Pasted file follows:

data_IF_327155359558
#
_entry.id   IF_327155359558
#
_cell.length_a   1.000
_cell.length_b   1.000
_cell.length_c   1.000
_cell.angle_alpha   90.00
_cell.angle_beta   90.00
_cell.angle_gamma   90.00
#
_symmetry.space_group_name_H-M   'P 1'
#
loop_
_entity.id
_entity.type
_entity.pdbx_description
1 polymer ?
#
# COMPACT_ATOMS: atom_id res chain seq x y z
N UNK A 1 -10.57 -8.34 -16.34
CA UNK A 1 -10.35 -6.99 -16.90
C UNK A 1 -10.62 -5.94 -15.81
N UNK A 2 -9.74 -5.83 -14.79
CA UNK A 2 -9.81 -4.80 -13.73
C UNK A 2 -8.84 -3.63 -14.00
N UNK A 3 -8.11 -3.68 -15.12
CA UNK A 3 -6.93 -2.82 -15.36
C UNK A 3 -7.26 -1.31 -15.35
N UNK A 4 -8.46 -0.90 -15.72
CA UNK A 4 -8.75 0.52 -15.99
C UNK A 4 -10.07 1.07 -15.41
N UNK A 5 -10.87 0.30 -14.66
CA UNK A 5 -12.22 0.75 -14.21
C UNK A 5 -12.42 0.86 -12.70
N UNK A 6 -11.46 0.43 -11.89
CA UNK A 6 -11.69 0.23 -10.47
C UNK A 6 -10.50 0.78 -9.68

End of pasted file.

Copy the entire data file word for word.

data_IF_327155359558
#
_entry.id   IF_327155359558
#
_cell.length_a   1.000
_cell.length_b   1.000
_cell.length_c   1.000
_cell.angle_alpha   90.00
_cell.angle_beta   90.00
_cell.angle_gamma   90.00
#
_symmetry.space_group_name_H-M   'P 1'
#
loop_
_entity.id
_entity.type
_entity.pdbx_description
1 polymer ?
#
# COMPACT_ATOMS: atom_id res chain seq x y z
N UNK A 1 -10.57 -8.34 -16.34
CA UNK A 1 -10.35 -6.99 -16.90
C UNK A 1 -10.62 -5.94 -15.81
N UNK A 2 -9.74 -5.83 -14.79
CA UNK A 2 -9.81 -4.80 -13.73
C UNK A 2 -8.84 -3.63 -14.00
N UNK A 3 -8.11 -3.68 -15.12
CA UNK A 3 -6.93 -2.82 -15.36
C UNK A 3 -7.26 -1.31 -15.35
N UNK A 4 -8.46 -0.90 -15.72
CA UNK A 4 -8.75 0.52 -15.99
C UNK A 4 -10.07 1.07 -15.41
N UNK A 5 -10.87 0.30 -14.66
CA UNK A 5 -12.22 0.75 -14.21
C UNK A 5 -12.42 0.86 -12.70
N UNK A 6 -11.46 0.43 -11.89
CA UNK A 6 -11.69 0.23 -10.47
C UNK A 6 -10.50 0.78 -9.68